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A section of critical highway collapsed in Wyoming. Could it happen anywhere?

“These failures don’t happen everywhere. The conditions have to be right,” says Craig Shillaber, an associate teaching professor of civil and environmental engineering at Northeastern University.

An aerial view of the collapsed Teton Pass in Wyoming.
This photo provided by Wyoming Highway Patrol shows a damaged section of Teton Pass near Jackson, Wyo., that officials said had “catastrophically failed.” Wyoming Highway Patrol via AP

The partial collapse of a roadway in Wyoming as a result of a landslide that occurred over the weekend raises serious questions about the state of the nation’s infrastructure — echoing concerns aired recently over a range of issues, from frequent water main breaks to the Baltimore bridge collapse in March.  

Constructed in 1969, the Teton Pass is a “critical” link between Victor, Idaho, and Jackson, Wyoming. There’s no timeline for the reopening, which could take “weeks to months,” says Daniel Aldrich, director of Northeastern University’s Security and Resilience Program and co-director at the Global Resilience Institute.

Aldrich, who studies resilience and preparedness, says the incident illustrates just how vulnerable the nation’s infrastructure is to catastrophic failure.  

“The Teton Pass roadway is one of the few roads connecting these hard-to-reach areas, and for those trying to get to hospitals — this could be one of the only roads possible,” he says. 

“We don’t recognize how important these systems are until there is a major issue. We assume the roads are going to work; we assume the bridges are going to work — until they don’t,” Aldrich says.

But these kinds of “slope” failures depend on a number of conditions.

Craig Shillaber, an associate teaching professor of civil and environmental engineering at Northeastern University, says that slope failures, or landslides, typically occur “when the shear stress imposed by a loading condition exceeds the shear strength of the foundation soil.”

Shillaber says it appears that the road is constructed on an embankment, elevating it from the natural ground. “This is common where the natural ground changes elevation rapidly, in order to create a more steady and even slope for traffic on the roadway.”

“These failures don’t happen everywhere. The conditions have to be right,” he says. “For example, you need a road on top of a slope, and then the slope must have a loading that exceeds the shear strength of the foundation soil. That typically happens as a result of changes in water conditions, such as groundwater levels rising higher than anticipated.”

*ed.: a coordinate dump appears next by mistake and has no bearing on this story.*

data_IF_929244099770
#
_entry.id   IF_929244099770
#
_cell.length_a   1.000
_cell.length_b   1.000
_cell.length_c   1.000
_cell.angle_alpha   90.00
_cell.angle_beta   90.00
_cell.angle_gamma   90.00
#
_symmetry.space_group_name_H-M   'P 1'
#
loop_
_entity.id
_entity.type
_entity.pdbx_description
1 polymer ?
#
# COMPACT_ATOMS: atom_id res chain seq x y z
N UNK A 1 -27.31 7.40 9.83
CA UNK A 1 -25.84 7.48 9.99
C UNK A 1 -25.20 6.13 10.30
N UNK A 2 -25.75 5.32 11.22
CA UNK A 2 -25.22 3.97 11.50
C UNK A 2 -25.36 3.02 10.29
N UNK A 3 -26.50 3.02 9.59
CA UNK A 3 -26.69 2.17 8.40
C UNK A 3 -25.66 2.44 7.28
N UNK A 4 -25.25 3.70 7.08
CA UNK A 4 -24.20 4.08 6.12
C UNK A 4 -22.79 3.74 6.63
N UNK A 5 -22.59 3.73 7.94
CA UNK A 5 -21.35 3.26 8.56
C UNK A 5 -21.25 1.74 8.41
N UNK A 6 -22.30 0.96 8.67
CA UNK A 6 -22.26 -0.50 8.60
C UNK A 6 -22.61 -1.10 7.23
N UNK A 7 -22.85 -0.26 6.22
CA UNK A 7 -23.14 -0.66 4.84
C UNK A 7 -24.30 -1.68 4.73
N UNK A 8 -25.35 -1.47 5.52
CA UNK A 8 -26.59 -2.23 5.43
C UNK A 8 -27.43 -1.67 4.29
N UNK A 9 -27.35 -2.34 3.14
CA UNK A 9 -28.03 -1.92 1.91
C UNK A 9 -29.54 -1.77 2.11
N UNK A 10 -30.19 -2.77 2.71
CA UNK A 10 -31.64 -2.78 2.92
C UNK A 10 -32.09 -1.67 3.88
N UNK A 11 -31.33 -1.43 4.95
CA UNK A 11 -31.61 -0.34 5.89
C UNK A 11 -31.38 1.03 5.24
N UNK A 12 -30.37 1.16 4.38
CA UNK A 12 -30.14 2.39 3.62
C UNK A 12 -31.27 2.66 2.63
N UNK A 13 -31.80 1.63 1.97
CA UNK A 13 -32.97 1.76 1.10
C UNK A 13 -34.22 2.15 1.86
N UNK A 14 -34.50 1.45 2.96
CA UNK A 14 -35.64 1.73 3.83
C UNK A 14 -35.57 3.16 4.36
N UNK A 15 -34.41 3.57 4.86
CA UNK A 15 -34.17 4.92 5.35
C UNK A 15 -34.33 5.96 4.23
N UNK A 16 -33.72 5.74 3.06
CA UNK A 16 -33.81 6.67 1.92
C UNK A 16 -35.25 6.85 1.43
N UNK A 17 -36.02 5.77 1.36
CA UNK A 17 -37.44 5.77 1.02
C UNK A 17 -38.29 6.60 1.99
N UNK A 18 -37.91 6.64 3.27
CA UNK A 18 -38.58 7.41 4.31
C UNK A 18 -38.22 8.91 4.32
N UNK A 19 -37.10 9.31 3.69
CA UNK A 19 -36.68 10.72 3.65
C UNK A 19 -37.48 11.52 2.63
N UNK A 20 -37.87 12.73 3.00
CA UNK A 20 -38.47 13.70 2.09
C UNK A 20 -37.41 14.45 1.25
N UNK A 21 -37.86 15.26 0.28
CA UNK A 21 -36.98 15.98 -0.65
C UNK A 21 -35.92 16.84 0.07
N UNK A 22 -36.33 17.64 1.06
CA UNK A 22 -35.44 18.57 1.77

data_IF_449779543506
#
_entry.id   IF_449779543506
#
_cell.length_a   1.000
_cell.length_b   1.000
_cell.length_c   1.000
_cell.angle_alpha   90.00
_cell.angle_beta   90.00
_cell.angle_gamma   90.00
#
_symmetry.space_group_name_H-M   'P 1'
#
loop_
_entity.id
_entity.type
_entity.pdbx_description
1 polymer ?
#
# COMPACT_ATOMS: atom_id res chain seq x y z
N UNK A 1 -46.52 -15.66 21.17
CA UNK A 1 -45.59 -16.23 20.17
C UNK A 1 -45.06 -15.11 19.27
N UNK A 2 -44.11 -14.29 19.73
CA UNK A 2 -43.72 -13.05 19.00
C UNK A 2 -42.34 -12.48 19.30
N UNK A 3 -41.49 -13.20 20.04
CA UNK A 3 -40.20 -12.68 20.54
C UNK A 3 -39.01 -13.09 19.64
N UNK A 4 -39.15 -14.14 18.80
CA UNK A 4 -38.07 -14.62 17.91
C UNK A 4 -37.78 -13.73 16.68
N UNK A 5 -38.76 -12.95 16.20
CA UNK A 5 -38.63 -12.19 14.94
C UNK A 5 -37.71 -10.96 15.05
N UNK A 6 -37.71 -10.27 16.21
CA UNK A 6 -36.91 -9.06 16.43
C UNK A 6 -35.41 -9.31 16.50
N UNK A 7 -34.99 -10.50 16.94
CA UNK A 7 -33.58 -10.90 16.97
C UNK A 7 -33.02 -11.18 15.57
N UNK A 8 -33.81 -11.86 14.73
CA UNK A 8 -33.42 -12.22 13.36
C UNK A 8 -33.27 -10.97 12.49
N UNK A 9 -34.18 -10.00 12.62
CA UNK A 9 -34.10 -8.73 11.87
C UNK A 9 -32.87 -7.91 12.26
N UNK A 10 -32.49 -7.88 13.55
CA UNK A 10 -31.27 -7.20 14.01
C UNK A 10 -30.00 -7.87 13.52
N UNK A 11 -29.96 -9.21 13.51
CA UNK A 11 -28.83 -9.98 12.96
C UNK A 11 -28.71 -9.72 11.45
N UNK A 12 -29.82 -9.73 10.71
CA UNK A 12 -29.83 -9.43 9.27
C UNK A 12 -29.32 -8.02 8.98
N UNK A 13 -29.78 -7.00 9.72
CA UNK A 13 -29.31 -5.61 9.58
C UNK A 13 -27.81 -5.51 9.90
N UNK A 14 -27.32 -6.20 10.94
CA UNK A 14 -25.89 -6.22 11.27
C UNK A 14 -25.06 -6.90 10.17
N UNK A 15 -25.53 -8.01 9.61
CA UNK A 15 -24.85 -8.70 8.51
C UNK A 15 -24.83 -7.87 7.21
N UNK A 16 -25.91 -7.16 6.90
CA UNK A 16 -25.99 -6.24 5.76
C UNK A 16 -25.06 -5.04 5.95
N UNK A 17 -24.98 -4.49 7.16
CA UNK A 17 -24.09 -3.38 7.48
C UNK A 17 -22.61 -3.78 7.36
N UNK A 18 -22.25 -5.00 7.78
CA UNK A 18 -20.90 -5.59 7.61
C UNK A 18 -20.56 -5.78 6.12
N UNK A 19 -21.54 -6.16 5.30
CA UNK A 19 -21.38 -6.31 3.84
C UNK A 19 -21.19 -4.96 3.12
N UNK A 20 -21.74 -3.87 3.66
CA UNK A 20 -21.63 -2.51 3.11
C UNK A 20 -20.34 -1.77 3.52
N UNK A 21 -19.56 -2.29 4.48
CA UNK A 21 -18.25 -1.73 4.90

Shillaber adds that sometimes a slope failure is the result of a failure to identify a weak soil layer in the subsurface. “We hear about these types of failures along California’s coastal Highway 1, for example, with some frequency,” he says.

In March, a portion of Highway 1 in California crumbled into the ocean after a chunk of the cliff gave way, stranding some 1,500 motorists.

Much of the nation’s infrastructure, including the highway system, was built in the 1960s. The population has since doubled, creating demands that experts say have pushed the system to its useful limits.

The nation’s infrastructure troubles are well-documented. The American Society of Civil Engineers estimates that, in the U.S., a water main breaks roughly every two minutes. In 2021, the society gave U.S. infrastructure a grade of C-, up out of the D range it had sat it for nearly two decades. (Transit by itself, however, earned an abysmal D-.) 

“Growing wear and tear on our nation’s roads have left 43% of our public roadways in poor or mediocre condition, a number that has remained stagnant over the past several years,” the American Society of Civil Engineers said in its last report card. 

The society assesses the nation’s infrastructure every four years.

“We know, generally speaking, that the U.S.’s physical infrastructure isn’t graded well by professionals,” Aldrich says.

He says that elsewhere in the industrialized world, infrastructure “is clearly a higher priority.” In Europe, the Netherlands, Switzerland and Germany consistently outperform their neighbors, according to various infrastructure indices. In Asia, Japan and Singapore lead the way.

From aviation to bridges, roads and rail systems, the U.S. lags behind other advanced economies in terms of “infrastructure quality and spending,” according to the Council on Foreign Relations

“Japan and Europe do a much better job of aligning the politics of finance with the nitty gritty needs of infrastructure upgrade,” Aldrich says. 

The dollar cost to rebuild part of a highway or a collapsed bridge is one thing (and, to be sure, it’s never cheap); but Aldrich stresses that there are real social and economic costs, such as the costs associated with timely health care needs, from emergency services to delayed medical care.  

The Teton Pass failure is a good example, he says.

“Part of what needs to change is this cycle of investing in our infrastructure after a shock occurs, rather than before it,” he says. “The boring, uninteresting, not-for-front-page kind of news is: ‘We found a crack in the road and fixed it.’”

No injuries were reported in connection with the Teton Pass landslide.